Case example. As operations scale, so does the testing. In order to manage all the testing, most laboratories turn to LIMS and laboratory automation to manage high throughput screening. A client that was performing nearly 1,000 Listeria tests per day was using an automated microbiological screening platform to complete this testing. They were struggling to hire more resources to manage and run the instrument, as the time was short and the increased sample volume was imminent. The goal was to automate testing from the nine plants that were submitting samples to the main laboratory, such that the entire process could be automated from the laboratory knowing how many samples were coming from each plant and from deploying pre-configured worklists to upload to the instruments. The instruments would then run the samples and send the result back into the LIMS. This integration alone saved more than six hours per day. In addition, the electronic data transfer was fast and error-free, and since the data was imported into the LIMS, any positives were automatically flagged in real time. This approach allows immediate action.
In addition, all data from shelf life studies and additional testing on the food product (i.e., pesticide testing, environmental testing for Listeria sp., mold, yeast, etc., formulations, and blending) can be managed in the LIMS, one centralized database.
How LIMS Supports FSMA
Over the years some manufacturers have relied on less-robust tools to manage and maintain testing data, from multiple Excel spreadsheets to paper log books. Challenges with using these tools include data corruptions, data loss, typographical errors, and accidental or malicious data changes. These systems are often costly, especially from a resource standpoint (i.e., data errors, hours spent interacting with the data for calculations, tracking samples, and manual report creation alone). In addition, creating reports for regulating authorities can be time-consuming and because there is no control over changes to the Excel sheets or logbooks, there is typically no audit trail, and because the data is not in the database, querying the data can be very difficult.
A quality LIMS will ensure that the organization is bullet-proof when it comes time for regulatory audits. It also provides a complete and secure solution to manage, track and monitor batches of product from farm to table. LIMS not only helps clients manage their regulatory compliance goals, but it also facilitates communication across the organization and provides laboratory intelligence that gives buyers insight into the best suppliers to purchase from, based on final product specification, consistency and pricing. Managers can also better understand when it is time to outsource testing based on workload data, allowing them to maximize their resources and profitably through more efficient operations. The system also accelerates communication: As soon as testing is completed, reports can be automatically emailed and alerts sent to cell phones, if any issues arise.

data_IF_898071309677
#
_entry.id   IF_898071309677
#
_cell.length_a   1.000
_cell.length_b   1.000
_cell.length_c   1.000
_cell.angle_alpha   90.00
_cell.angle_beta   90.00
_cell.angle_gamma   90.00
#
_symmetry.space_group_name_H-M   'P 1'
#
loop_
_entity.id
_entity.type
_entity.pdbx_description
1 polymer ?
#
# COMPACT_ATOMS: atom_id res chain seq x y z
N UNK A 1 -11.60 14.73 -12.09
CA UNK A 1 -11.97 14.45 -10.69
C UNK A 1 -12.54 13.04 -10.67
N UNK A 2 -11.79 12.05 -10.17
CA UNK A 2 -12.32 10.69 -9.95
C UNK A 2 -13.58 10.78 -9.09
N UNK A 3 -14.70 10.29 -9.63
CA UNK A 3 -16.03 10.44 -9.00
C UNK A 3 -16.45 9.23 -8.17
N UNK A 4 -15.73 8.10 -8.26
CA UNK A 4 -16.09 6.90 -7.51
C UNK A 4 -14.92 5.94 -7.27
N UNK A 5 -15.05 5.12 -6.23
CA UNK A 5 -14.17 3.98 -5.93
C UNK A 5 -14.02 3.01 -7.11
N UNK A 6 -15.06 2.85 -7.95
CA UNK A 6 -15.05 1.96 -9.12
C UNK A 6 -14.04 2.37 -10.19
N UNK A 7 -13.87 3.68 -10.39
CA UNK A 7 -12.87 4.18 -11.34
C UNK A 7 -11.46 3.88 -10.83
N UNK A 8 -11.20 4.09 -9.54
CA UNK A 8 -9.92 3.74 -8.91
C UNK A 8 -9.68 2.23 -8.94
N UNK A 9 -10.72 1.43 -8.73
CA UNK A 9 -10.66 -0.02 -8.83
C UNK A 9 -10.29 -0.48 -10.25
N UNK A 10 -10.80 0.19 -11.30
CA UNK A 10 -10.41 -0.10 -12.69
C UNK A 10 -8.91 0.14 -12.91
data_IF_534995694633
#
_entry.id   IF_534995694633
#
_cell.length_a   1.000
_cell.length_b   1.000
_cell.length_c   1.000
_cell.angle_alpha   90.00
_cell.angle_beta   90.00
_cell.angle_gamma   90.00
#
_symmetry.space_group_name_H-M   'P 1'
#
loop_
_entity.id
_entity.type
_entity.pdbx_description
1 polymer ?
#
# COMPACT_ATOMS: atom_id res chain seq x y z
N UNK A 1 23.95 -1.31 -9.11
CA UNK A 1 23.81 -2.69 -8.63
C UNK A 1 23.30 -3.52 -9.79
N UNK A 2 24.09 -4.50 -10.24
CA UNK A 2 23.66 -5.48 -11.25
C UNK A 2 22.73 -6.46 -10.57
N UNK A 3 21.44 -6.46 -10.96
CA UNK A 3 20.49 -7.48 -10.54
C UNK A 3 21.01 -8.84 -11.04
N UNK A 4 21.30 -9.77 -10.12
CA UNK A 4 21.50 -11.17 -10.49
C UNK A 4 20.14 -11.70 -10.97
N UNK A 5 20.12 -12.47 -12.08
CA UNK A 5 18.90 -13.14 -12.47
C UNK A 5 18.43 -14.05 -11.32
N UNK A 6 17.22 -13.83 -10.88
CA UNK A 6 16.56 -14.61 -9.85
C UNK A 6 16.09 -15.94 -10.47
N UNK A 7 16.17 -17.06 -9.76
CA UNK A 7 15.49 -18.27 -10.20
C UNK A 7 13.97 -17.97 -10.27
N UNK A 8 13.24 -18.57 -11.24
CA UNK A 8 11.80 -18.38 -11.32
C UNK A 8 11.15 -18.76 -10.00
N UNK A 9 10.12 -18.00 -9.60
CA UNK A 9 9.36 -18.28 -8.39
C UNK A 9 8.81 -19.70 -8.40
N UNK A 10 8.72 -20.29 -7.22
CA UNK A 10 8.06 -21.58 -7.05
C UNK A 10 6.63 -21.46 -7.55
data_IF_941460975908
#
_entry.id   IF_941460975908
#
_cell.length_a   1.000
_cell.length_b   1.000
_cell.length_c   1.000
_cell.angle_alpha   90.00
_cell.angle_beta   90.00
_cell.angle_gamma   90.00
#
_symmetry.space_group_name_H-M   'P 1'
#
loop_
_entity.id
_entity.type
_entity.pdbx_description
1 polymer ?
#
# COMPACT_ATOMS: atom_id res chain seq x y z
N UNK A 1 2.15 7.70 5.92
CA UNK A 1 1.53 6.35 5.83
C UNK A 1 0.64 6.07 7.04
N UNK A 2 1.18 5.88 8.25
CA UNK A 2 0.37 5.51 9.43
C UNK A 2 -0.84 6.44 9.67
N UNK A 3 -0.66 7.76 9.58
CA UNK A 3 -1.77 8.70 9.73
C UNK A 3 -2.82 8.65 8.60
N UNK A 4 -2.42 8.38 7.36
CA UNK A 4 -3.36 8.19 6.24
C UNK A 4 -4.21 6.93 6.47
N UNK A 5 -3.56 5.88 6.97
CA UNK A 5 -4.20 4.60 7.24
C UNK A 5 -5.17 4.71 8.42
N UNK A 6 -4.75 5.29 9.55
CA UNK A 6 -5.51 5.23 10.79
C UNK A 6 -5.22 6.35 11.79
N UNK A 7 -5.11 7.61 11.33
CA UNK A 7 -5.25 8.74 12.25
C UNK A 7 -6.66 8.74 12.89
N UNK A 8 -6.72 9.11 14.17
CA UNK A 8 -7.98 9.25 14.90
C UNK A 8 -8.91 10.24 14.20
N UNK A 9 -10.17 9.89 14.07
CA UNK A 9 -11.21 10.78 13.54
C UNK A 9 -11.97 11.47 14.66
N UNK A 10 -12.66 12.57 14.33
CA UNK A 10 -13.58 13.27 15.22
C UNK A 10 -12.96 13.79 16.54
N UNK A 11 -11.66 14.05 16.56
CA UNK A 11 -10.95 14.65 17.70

When dealing with perishable products, time is of the essence, LIMS save time. Table 1 lists just a few of major benefits of the LIMS in FSMA regulatory compliance.
Sample tracking and management
Integrated barcode support (both 1D and 2D), manage all batch data, tests, from raw materials, in process testing to final packaged product testing
21 CFR Part 11
Compliance with electronic signature requirements
Easily, automatically generate the CoA report once testing is completed, validated and approved
Manage final product, supplier and customer specifications and pricing
Link all paperwork to Work Order for ready access and retrieval
Full Chain of Custody
Automatically generated and linked to the order
Records data and all paperwork associated with product
All paperwork that arrived with the raw ingredients, CoA, and shipping documentation or additional test data
Records all test results
Automatic data import from instruments as well as hand entered data
Setup, manage and track all aspects of shelf life studies
Formulations and Blending
Manage and track as components and specifications for final product blends, and leverage predictive tools for optimal purchase options from suppliers
Track actions in the system and generate a report of all audits made to any result data
CAPAs (Corrective and Preventative Actions)
Track and manage open CAPAs in the LIMS, and tie to testing results for easy management to increase customer satisfaction
Traceability back to the source (farm, country) and forward to the store that it was shipped to, with key data (lot number, ship date, etc.)
Users can view all components and associated test results, along with any notes on the final product, back to the supplier and forward to locations that offer the product to the consumer
Manage employee training records and view Standard Operating Procedures online to ensure access to work instruction and provide evidence for audits
Manage all quality control data on the instruments used in the testing, as well as documented calibration data, maintenance, any repairs, or any issues. Users can link the PDF manual in the LIMS
Enterprise integration (ERP, SAP, SCADA, MES, SAS JMP)
Data sharing allows users with permissions access to data when they need it, so that they can quickly view and monitor information they need to perform their job. Users can also view data with integrated statistical tools to view trends that may not be readily evident
A LIMS is a critical tool to the success of food companies. It organizes and securely manages all aspects of food testing, facilitates regulatory compliance, enhances communication within the organization, and maximizes productivity. Many food producers are concerned about protecting their brand and providing a high quality, consistent, and safe product to consumers while operating efficiently and at a profit. An LIMS allows them to meet these goals.